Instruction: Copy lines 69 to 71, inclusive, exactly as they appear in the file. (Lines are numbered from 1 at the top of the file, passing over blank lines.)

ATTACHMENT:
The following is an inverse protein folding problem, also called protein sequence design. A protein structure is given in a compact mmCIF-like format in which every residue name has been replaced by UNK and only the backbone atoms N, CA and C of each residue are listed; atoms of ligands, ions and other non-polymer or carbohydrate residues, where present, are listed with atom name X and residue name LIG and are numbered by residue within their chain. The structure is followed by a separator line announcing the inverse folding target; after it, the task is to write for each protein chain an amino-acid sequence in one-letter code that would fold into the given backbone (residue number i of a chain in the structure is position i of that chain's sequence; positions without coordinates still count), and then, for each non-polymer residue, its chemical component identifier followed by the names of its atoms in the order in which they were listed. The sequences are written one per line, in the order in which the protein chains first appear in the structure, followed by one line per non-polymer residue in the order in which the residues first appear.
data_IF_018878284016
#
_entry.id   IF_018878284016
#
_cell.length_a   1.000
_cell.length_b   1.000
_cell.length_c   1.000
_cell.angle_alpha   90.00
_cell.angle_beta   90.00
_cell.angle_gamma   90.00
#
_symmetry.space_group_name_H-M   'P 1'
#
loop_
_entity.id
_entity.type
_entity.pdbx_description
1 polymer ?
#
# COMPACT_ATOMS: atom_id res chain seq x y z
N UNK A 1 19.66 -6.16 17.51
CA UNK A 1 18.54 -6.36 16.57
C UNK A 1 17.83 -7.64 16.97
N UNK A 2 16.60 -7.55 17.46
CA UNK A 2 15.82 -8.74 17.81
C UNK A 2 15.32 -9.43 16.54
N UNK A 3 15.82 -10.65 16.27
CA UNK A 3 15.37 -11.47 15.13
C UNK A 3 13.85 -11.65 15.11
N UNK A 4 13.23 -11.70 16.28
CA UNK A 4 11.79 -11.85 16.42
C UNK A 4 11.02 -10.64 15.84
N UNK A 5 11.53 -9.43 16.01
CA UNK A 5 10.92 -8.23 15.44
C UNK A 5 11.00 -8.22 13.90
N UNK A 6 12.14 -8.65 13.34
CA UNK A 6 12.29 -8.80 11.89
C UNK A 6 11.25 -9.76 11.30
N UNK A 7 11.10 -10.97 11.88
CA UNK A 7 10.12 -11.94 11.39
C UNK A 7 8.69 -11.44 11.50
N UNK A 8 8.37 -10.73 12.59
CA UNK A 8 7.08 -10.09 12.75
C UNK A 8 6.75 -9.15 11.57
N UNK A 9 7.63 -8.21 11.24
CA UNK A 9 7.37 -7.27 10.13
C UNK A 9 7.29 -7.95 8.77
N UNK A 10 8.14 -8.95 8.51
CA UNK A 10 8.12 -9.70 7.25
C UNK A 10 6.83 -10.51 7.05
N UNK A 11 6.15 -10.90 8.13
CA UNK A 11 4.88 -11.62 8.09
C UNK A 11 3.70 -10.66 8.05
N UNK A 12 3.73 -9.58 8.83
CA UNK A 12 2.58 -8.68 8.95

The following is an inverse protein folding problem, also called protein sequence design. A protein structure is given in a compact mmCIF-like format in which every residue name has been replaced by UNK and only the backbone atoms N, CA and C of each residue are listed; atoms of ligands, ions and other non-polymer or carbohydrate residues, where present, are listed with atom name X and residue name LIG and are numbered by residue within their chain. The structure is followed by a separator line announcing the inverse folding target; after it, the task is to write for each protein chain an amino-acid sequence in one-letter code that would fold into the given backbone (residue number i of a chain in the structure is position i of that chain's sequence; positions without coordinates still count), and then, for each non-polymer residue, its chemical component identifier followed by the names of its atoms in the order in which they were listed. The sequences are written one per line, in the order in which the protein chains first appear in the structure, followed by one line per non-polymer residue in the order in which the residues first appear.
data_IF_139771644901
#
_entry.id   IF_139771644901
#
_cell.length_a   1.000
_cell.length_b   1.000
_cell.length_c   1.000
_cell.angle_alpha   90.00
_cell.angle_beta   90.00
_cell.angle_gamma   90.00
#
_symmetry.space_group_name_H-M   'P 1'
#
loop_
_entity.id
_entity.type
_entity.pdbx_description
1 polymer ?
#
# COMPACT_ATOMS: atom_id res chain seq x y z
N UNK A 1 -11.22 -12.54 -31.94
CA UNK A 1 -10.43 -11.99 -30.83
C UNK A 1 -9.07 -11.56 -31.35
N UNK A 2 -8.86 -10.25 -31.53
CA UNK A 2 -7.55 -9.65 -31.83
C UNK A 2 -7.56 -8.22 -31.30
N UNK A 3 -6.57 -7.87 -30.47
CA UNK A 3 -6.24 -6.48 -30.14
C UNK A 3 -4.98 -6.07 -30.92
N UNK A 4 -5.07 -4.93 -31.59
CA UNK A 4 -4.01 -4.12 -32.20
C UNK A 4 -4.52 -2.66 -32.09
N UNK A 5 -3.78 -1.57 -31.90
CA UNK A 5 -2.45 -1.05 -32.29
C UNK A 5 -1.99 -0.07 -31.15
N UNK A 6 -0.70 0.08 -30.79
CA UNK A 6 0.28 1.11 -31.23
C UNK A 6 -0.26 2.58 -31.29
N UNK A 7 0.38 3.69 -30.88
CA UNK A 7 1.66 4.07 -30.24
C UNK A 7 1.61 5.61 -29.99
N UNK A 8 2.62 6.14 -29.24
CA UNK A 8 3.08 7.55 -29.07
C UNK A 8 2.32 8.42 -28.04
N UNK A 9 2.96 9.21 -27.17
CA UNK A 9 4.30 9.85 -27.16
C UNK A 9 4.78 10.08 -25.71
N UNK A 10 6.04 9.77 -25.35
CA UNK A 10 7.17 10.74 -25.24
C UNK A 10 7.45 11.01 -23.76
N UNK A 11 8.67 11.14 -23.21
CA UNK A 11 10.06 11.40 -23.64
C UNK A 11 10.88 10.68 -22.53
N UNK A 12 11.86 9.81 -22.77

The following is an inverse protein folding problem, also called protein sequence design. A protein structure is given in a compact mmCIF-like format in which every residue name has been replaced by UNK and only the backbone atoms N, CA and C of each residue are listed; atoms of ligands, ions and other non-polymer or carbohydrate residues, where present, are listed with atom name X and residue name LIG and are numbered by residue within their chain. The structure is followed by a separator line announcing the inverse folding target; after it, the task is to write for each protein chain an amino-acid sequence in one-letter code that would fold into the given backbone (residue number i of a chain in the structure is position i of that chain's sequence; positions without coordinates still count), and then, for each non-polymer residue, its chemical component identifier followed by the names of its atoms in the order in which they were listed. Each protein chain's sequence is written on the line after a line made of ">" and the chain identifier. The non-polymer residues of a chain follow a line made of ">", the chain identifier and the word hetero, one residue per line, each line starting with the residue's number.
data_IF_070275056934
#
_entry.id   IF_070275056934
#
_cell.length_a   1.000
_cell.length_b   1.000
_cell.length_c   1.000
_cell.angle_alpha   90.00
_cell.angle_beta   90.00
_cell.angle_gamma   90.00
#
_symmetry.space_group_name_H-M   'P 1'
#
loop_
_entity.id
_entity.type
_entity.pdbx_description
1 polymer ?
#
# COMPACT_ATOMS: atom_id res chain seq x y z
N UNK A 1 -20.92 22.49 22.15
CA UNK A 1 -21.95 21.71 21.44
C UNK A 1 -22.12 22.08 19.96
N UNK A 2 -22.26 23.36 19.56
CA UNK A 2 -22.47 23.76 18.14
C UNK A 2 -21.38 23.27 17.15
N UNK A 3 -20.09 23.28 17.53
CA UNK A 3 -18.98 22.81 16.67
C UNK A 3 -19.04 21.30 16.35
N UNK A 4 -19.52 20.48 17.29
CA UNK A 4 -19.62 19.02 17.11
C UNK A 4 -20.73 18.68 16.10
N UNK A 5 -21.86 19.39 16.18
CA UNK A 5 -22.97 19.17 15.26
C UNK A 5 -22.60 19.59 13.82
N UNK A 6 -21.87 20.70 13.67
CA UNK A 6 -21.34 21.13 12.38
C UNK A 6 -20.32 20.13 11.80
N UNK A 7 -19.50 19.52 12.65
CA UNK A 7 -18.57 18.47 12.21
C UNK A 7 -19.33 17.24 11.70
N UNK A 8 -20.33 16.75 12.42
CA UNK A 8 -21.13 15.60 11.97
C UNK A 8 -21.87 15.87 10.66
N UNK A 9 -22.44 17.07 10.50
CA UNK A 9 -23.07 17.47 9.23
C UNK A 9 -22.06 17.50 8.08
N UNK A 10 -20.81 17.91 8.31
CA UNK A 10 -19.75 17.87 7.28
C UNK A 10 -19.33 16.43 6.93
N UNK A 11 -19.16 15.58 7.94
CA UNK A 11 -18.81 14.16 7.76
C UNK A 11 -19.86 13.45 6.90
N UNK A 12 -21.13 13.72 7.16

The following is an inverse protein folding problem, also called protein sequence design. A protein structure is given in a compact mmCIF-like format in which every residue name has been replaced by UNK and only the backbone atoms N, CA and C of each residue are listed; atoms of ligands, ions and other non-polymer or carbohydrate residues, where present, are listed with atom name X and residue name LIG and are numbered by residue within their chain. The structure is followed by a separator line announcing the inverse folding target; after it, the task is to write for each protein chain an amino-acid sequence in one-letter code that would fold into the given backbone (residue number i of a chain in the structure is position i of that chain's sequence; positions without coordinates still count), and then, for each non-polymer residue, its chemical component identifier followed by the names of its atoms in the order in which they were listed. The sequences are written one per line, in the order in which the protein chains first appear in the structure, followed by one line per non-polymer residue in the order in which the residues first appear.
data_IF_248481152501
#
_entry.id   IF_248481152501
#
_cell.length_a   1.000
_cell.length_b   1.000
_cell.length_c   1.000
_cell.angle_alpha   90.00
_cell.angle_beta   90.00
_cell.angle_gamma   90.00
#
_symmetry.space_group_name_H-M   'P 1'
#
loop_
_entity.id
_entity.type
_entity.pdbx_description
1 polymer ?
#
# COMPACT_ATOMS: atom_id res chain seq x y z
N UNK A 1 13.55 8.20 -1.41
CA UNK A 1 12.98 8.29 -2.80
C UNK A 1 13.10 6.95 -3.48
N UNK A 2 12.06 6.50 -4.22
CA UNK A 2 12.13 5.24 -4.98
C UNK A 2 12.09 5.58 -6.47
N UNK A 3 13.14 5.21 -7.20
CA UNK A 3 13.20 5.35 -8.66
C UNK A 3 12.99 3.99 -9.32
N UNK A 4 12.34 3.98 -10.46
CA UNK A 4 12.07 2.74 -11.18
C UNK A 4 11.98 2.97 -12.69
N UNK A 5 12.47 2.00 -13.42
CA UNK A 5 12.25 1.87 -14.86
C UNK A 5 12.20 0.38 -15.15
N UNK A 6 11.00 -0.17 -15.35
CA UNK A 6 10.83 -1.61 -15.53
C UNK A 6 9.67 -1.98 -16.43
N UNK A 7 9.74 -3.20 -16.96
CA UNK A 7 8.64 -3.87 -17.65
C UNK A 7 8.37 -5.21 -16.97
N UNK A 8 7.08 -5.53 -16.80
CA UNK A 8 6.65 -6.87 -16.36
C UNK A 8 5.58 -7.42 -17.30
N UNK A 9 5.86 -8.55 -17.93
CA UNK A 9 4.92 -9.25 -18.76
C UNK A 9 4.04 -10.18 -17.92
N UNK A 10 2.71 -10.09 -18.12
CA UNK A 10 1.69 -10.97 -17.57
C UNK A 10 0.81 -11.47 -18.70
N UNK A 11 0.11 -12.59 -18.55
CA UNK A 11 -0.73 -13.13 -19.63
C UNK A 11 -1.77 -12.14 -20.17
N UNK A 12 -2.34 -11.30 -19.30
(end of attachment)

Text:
_symmetry.space_group_name_H-M   'P 1'
#
loop_